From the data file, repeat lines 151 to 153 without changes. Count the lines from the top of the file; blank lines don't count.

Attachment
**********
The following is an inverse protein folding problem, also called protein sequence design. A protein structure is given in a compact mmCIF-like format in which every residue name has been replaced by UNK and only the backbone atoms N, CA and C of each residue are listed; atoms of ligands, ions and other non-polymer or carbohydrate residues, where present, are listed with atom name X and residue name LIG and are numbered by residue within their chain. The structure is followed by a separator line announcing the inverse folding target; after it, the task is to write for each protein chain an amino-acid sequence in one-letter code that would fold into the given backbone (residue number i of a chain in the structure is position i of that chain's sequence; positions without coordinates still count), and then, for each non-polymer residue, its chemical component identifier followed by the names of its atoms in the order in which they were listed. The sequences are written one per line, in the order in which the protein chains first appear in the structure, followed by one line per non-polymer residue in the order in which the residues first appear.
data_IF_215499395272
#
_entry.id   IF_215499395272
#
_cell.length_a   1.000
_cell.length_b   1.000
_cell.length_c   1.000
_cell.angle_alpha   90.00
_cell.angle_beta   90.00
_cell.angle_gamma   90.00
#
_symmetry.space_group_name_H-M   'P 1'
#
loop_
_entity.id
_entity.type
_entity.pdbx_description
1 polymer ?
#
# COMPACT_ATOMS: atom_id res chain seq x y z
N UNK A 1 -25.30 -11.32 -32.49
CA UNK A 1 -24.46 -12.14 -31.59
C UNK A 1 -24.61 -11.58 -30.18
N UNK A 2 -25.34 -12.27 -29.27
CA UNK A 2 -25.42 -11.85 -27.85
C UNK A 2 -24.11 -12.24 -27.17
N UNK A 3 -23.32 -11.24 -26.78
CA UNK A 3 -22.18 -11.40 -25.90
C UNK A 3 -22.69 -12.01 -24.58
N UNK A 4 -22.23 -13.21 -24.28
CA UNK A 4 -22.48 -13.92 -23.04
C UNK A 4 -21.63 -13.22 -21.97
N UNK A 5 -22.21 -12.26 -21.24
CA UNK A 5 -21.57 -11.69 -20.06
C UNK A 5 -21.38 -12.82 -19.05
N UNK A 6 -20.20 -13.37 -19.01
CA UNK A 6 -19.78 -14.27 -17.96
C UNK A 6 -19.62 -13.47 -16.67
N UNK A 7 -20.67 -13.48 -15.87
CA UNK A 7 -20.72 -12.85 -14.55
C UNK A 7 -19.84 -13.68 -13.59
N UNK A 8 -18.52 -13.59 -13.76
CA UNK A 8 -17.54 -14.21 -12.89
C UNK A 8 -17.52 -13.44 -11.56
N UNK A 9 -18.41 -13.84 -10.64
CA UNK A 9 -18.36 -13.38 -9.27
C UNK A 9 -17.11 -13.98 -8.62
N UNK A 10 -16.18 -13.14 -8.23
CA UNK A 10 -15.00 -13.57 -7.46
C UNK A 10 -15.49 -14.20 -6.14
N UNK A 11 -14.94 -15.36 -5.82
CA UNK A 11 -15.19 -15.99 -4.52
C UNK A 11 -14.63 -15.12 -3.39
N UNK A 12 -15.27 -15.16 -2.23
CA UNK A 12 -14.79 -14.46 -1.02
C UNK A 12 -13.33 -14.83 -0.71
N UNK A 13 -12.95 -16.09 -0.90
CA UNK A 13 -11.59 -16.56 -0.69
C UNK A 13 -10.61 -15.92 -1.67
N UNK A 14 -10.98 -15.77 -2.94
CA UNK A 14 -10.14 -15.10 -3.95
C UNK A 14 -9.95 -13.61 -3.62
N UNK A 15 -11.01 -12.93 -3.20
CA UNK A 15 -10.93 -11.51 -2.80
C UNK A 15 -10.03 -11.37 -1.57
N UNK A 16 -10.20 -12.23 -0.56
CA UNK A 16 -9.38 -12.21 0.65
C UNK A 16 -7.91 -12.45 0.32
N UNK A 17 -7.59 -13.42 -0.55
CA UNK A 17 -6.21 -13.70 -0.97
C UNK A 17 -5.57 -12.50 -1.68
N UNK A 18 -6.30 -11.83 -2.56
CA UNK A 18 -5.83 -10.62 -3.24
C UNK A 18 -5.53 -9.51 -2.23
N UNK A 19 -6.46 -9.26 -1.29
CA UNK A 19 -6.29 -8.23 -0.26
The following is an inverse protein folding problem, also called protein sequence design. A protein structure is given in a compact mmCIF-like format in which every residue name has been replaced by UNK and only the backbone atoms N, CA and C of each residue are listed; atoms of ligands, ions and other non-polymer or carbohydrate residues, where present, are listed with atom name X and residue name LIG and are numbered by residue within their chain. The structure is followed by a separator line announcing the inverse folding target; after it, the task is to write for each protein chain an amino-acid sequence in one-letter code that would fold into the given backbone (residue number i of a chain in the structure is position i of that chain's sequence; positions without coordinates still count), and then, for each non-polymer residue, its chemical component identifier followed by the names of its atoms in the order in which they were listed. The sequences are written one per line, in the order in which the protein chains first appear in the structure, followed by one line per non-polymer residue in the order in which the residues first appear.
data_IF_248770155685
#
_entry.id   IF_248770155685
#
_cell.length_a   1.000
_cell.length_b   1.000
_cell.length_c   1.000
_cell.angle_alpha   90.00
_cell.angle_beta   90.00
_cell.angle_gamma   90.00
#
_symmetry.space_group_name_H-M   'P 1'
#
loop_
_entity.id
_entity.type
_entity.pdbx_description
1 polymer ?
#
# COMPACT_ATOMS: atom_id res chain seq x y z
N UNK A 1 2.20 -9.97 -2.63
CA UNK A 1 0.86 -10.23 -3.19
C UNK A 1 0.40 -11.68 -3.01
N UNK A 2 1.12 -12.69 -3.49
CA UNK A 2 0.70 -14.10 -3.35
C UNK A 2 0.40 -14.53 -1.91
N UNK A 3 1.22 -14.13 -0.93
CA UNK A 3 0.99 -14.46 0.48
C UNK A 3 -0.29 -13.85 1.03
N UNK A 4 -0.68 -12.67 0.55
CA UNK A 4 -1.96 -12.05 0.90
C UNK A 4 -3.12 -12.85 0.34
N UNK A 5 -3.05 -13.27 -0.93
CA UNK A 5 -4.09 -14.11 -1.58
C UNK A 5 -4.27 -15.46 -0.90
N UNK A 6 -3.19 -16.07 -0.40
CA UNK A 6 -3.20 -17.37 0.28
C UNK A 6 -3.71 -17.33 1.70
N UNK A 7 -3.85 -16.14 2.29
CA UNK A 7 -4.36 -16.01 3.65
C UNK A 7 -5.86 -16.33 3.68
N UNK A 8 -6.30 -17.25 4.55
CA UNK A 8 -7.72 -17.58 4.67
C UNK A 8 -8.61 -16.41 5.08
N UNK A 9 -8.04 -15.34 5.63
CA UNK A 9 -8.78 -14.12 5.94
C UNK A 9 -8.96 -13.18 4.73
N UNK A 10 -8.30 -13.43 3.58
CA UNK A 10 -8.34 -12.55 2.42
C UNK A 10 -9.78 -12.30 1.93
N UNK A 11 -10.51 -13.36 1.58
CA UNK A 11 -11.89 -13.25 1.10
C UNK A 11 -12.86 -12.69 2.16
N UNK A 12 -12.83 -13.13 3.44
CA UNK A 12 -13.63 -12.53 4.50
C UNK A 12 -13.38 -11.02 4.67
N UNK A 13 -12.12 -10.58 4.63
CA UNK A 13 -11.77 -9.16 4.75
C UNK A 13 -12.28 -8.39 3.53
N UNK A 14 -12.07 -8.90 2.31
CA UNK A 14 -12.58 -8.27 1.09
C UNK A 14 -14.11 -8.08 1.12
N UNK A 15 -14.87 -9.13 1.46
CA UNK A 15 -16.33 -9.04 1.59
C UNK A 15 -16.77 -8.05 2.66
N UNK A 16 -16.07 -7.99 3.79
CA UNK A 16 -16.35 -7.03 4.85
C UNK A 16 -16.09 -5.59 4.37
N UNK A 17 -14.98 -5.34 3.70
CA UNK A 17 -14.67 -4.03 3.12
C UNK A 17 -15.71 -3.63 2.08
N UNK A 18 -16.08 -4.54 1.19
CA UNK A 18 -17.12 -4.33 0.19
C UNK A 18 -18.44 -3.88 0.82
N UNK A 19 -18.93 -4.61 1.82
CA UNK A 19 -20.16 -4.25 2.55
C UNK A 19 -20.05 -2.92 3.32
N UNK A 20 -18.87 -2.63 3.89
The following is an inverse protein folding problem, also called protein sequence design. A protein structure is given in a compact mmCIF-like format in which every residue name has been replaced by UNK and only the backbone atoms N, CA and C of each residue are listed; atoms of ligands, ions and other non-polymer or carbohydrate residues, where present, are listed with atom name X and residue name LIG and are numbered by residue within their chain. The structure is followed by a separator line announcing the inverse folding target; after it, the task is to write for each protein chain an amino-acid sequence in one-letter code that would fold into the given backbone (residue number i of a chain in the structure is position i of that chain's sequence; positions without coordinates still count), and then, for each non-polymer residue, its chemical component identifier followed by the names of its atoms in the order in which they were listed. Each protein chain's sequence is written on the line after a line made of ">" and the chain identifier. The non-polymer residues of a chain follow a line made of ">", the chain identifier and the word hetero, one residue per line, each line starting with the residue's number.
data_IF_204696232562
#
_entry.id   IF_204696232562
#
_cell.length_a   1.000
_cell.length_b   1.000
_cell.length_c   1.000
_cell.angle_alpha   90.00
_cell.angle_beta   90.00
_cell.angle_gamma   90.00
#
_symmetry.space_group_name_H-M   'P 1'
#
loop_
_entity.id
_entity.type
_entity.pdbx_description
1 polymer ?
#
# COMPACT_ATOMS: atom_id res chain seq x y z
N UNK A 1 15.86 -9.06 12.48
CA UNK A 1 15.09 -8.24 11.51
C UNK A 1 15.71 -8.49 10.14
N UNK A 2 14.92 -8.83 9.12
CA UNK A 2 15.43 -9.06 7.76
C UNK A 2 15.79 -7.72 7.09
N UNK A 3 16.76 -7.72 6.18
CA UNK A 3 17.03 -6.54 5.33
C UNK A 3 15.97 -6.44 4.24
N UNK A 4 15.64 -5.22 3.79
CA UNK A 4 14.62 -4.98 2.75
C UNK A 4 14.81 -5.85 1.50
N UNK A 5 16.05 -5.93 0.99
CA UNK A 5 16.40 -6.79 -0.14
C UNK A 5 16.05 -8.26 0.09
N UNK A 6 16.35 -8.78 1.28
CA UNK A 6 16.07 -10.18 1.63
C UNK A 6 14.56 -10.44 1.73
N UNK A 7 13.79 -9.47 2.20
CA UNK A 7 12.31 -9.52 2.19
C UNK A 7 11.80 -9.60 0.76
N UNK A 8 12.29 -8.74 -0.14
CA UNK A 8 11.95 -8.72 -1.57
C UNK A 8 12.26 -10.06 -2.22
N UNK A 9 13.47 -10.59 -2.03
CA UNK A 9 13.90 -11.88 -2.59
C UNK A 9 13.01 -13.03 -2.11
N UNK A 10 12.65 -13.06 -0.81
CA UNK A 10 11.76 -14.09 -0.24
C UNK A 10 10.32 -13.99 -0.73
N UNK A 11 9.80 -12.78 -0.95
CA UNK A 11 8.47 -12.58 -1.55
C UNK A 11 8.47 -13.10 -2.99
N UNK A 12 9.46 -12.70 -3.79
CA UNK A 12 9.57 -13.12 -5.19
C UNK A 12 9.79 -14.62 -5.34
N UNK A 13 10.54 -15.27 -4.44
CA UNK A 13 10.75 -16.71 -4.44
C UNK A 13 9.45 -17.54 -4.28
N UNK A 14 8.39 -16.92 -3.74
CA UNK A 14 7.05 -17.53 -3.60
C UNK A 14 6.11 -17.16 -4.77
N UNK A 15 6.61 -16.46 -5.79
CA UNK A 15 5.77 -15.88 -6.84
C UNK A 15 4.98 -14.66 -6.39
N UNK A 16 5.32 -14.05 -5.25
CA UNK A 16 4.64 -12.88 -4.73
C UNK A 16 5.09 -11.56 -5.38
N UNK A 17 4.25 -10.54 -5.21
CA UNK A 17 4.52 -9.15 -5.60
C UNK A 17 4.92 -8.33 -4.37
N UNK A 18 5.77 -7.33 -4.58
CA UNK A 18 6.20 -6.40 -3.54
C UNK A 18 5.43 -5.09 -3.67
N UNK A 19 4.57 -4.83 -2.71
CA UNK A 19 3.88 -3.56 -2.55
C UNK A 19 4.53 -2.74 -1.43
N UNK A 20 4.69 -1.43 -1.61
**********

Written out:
CA UNK A 18 -17.12 -4.33 0.19
C UNK A 18 -18.44 -3.88 0.82
N UNK A 19 -18.93 -4.61 1.82